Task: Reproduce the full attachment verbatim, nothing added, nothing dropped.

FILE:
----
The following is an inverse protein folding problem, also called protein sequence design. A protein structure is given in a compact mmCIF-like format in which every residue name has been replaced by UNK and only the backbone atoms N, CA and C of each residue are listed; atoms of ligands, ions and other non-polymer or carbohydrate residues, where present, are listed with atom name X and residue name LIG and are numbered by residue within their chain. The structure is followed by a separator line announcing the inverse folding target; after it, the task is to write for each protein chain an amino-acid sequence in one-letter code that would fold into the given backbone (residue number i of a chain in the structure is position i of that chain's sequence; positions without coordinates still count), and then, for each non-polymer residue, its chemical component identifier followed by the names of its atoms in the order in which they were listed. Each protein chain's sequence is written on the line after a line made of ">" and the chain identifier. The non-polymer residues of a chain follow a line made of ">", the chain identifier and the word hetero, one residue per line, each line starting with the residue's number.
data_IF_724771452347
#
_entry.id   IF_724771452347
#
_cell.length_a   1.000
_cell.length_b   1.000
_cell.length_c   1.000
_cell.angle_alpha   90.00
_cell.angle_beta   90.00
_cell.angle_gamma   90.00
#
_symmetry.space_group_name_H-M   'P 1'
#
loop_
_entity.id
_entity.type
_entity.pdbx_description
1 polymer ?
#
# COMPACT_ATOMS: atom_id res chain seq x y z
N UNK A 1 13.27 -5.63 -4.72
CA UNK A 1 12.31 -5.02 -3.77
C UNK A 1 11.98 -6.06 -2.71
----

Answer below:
The following is an inverse protein folding problem, also called protein sequence design. A protein structure is given in a compact mmCIF-like format in which every residue name has been replaced by UNK and only the backbone atoms N, CA and C of each residue are listed; atoms of ligands, ions and other non-polymer or carbohydrate residues, where present, are listed with atom name X and residue name LIG and are numbered by residue within their chain. The structure is followed by a separator line announcing the inverse folding target; after it, the task is to write for each protein chain an amino-acid sequence in one-letter code that would fold into the given backbone (residue number i of a chain in the structure is position i of that chain's sequence; positions without coordinates still count), and then, for each non-polymer residue, its chemical component identifier followed by the names of its atoms in the order in which they were listed. Each protein chain's sequence is written on the line after a line made of ">" and the chain identifier. The non-polymer residues of a chain follow a line made of ">", the chain identifier and the word hetero, one residue per line, each line starting with the residue's number.
data_IF_724771452347
#
_entry.id   IF_724771452347
#
_cell.length_a   1.000
_cell.length_b   1.000
_cell.length_c   1.000
_cell.angle_alpha   90.00
_cell.angle_beta   90.00
_cell.angle_gamma   90.00
#
_symmetry.space_group_name_H-M   'P 1'
#
loop_
_entity.id
_entity.type
_entity.pdbx_description
1 polymer ?
#
# COMPACT_ATOMS: atom_id res chain seq x y z
N UNK A 1 13.27 -5.63 -4.72
CA UNK A 1 12.31 -5.02 -3.77
C UNK A 1 11.98 -6.06 -2.71